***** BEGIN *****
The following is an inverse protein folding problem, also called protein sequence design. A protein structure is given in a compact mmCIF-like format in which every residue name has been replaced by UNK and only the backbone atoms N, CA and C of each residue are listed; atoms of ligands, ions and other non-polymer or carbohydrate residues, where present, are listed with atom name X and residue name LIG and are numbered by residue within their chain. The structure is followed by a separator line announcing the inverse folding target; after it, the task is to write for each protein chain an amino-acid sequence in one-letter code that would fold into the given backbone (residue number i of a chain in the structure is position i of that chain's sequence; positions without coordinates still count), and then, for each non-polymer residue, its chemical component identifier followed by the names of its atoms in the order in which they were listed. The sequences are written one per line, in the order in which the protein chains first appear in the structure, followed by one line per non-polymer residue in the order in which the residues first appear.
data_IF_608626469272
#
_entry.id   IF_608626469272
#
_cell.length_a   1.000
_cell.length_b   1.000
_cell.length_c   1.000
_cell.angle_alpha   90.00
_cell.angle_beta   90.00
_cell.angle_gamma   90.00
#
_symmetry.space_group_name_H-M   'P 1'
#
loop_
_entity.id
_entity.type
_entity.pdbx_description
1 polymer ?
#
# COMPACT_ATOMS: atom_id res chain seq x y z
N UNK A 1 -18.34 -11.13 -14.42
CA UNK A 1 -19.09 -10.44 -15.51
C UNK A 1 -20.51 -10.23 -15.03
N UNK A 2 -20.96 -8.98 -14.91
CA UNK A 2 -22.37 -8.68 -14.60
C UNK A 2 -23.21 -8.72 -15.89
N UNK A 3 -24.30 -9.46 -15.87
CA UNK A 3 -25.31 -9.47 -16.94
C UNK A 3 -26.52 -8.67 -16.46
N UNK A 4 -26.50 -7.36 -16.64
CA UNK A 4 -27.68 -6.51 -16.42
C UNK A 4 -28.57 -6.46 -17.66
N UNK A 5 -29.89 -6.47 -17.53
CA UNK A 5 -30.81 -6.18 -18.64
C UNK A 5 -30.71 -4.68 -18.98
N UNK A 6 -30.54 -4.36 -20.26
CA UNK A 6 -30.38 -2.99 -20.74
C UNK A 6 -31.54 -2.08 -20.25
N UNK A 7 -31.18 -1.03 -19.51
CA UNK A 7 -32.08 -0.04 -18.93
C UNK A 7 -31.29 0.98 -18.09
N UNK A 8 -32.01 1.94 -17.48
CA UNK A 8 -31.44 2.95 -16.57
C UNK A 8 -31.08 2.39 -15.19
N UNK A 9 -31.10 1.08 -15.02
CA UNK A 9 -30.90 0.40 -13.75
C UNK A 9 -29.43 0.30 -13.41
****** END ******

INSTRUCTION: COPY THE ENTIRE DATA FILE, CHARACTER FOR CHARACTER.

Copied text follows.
The following is an inverse protein folding problem, also called protein sequence design. A protein structure is given in a compact mmCIF-like format in which every residue name has been replaced by UNK and only the backbone atoms N, CA and C of each residue are listed; atoms of ligands, ions and other non-polymer or carbohydrate residues, where present, are listed with atom name X and residue name LIG and are numbered by residue within their chain. The structure is followed by a separator line announcing the inverse folding target; after it, the task is to write for each protein chain an amino-acid sequence in one-letter code that would fold into the given backbone (residue number i of a chain in the structure is position i of that chain's sequence; positions without coordinates still count), and then, for each non-polymer residue, its chemical component identifier followed by the names of its atoms in the order in which they were listed. The sequences are written one per line, in the order in which the protein chains first appear in the structure, followed by one line per non-polymer residue in the order in which the residues first appear.
data_IF_608626469272
#
_entry.id   IF_608626469272
#
_cell.length_a   1.000
_cell.length_b   1.000
_cell.length_c   1.000
_cell.angle_alpha   90.00
_cell.angle_beta   90.00
_cell.angle_gamma   90.00
#
_symmetry.space_group_name_H-M   'P 1'
#
loop_
_entity.id
_entity.type
_entity.pdbx_description
1 polymer ?
#
# COMPACT_ATOMS: atom_id res chain seq x y z
N UNK A 1 -18.34 -11.13 -14.42
CA UNK A 1 -19.09 -10.44 -15.51
C UNK A 1 -20.51 -10.23 -15.03
N UNK A 2 -20.96 -8.98 -14.91
CA UNK A 2 -22.37 -8.68 -14.60
C UNK A 2 -23.21 -8.72 -15.89
N UNK A 3 -24.30 -9.46 -15.87
CA UNK A 3 -25.31 -9.47 -16.94
C UNK A 3 -26.52 -8.67 -16.46
N UNK A 4 -26.50 -7.36 -16.64
CA UNK A 4 -27.68 -6.51 -16.42
C UNK A 4 -28.57 -6.46 -17.66
N UNK A 5 -29.89 -6.47 -17.53
CA UNK A 5 -30.81 -6.18 -18.64
C UNK A 5 -30.71 -4.68 -18.98
N UNK A 6 -30.54 -4.36 -20.26
CA UNK A 6 -30.38 -2.99 -20.74
C UNK A 6 -31.54 -2.08 -20.25
N UNK A 7 -31.18 -1.03 -19.51
CA UNK A 7 -32.08 -0.04 -18.93
C UNK A 7 -31.29 0.98 -18.09
N UNK A 8 -32.01 1.94 -17.48
CA UNK A 8 -31.44 2.95 -16.57
C UNK A 8 -31.08 2.39 -15.19
N UNK A 9 -31.10 1.08 -15.02
CA UNK A 9 -30.90 0.40 -13.75
C UNK A 9 -29.43 0.30 -13.41